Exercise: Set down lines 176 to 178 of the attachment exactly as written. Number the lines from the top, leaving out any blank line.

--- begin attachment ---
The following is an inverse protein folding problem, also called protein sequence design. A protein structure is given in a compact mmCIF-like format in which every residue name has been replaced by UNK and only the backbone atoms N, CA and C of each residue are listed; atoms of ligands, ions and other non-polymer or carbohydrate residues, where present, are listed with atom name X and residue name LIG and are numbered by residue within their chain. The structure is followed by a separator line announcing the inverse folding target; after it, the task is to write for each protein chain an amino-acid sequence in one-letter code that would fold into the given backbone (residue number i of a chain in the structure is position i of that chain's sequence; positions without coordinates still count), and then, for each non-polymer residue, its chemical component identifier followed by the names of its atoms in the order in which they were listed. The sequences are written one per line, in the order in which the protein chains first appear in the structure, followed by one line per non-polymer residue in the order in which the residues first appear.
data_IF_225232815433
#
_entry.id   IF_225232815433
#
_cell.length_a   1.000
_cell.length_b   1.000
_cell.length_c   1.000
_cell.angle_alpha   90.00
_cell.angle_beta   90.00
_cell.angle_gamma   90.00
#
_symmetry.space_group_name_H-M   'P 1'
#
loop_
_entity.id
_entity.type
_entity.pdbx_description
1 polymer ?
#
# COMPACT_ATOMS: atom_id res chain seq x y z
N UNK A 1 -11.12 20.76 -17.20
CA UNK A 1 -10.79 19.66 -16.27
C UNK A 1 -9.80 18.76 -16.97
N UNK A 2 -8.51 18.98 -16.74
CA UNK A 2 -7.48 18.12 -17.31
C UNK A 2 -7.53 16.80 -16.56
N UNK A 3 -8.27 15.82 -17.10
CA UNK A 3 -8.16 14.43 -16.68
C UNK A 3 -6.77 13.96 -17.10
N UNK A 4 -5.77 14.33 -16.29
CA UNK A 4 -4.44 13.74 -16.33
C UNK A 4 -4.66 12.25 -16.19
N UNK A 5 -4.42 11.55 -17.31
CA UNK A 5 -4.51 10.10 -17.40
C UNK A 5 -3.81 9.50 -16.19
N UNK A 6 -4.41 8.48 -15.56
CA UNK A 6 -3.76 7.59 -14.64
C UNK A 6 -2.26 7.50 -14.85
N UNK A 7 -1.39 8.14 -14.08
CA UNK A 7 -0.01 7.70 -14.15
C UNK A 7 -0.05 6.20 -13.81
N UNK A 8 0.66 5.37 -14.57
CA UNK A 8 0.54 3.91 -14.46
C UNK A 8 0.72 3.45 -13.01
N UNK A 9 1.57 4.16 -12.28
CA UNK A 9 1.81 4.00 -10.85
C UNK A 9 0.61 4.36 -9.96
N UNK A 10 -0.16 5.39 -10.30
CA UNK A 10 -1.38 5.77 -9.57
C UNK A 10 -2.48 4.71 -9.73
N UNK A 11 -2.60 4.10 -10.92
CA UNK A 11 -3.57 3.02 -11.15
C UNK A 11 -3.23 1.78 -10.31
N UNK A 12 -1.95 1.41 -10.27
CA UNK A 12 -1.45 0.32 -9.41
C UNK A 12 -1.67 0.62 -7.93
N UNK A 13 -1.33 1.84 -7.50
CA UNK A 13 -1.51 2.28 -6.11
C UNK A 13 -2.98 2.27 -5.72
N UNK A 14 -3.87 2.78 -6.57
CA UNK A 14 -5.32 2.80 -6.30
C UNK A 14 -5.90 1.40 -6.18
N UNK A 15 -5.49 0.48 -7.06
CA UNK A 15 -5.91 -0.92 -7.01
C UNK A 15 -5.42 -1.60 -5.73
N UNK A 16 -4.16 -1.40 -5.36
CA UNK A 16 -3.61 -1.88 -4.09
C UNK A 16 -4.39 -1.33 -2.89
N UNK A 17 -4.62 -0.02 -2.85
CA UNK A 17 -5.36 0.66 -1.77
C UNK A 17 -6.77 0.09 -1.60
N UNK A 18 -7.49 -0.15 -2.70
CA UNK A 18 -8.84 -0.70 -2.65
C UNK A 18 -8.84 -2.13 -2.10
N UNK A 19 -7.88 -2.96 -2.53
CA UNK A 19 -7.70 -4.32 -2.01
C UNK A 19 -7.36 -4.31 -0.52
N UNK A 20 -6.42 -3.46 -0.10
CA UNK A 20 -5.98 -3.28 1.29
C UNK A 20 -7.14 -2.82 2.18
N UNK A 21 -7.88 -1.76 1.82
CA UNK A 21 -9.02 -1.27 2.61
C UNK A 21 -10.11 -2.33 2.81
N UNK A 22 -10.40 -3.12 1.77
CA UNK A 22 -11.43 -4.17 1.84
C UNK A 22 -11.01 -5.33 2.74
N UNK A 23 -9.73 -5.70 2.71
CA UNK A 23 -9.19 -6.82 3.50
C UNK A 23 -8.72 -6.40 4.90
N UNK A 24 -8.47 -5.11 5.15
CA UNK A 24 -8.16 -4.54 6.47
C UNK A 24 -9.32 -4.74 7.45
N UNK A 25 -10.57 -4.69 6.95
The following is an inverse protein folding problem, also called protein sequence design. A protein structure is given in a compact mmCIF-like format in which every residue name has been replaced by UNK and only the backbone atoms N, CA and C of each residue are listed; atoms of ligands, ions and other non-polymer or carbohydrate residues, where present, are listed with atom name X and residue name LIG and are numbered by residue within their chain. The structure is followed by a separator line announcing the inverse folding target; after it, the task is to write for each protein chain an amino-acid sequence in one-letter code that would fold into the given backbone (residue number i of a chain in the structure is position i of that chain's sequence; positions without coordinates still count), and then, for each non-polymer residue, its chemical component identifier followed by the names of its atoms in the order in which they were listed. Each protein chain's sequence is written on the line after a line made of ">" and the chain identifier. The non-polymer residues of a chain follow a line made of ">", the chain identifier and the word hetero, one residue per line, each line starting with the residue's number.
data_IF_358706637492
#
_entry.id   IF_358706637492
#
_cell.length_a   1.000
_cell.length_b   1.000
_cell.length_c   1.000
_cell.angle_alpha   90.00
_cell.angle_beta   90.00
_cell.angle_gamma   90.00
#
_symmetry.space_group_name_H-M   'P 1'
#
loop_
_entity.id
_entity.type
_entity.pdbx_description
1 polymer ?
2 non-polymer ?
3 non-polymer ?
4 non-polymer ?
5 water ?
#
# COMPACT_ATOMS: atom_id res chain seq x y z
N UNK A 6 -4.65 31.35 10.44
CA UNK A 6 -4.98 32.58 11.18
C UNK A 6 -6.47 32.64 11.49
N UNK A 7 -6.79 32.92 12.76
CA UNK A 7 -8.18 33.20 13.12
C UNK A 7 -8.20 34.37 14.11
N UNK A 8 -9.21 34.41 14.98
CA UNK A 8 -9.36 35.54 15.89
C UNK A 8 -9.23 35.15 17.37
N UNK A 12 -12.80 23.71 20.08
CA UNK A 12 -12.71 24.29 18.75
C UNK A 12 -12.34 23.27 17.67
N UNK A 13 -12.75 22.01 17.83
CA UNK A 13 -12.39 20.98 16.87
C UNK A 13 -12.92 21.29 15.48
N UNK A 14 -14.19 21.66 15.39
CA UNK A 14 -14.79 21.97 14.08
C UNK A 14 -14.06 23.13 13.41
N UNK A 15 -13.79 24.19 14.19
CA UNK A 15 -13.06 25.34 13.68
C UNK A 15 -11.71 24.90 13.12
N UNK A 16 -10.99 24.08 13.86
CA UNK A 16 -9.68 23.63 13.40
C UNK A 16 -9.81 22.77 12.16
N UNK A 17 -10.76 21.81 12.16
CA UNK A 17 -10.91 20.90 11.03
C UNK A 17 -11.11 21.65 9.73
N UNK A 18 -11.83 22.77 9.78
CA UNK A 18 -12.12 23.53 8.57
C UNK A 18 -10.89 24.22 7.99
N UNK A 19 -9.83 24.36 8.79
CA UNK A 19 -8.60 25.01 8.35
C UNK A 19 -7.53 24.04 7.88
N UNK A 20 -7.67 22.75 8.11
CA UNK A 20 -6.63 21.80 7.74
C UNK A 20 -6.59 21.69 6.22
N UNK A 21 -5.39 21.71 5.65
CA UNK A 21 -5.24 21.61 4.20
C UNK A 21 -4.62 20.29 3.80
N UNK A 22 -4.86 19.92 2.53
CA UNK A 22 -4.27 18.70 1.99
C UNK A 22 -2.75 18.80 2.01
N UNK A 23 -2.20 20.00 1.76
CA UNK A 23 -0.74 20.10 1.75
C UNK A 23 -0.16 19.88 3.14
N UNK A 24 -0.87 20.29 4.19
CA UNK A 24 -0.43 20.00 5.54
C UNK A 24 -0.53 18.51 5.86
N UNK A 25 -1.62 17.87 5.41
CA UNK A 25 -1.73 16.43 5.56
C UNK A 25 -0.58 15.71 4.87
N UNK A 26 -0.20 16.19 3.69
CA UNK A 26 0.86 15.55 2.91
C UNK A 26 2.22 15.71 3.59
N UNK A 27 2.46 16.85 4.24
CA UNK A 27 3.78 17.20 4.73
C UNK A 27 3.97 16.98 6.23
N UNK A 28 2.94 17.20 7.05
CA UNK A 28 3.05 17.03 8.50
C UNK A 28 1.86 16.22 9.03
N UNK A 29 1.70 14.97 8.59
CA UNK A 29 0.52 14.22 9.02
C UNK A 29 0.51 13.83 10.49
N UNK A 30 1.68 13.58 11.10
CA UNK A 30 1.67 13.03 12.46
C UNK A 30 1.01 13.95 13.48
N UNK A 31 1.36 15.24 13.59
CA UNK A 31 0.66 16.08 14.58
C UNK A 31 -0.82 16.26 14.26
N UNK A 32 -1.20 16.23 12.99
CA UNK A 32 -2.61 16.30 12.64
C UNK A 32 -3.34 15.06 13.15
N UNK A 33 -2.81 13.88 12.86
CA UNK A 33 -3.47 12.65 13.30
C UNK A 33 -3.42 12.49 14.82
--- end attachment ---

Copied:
C UNK A 27 3.97 16.98 6.23
N UNK A 28 2.94 17.20 7.05
CA UNK A 28 3.05 17.03 8.50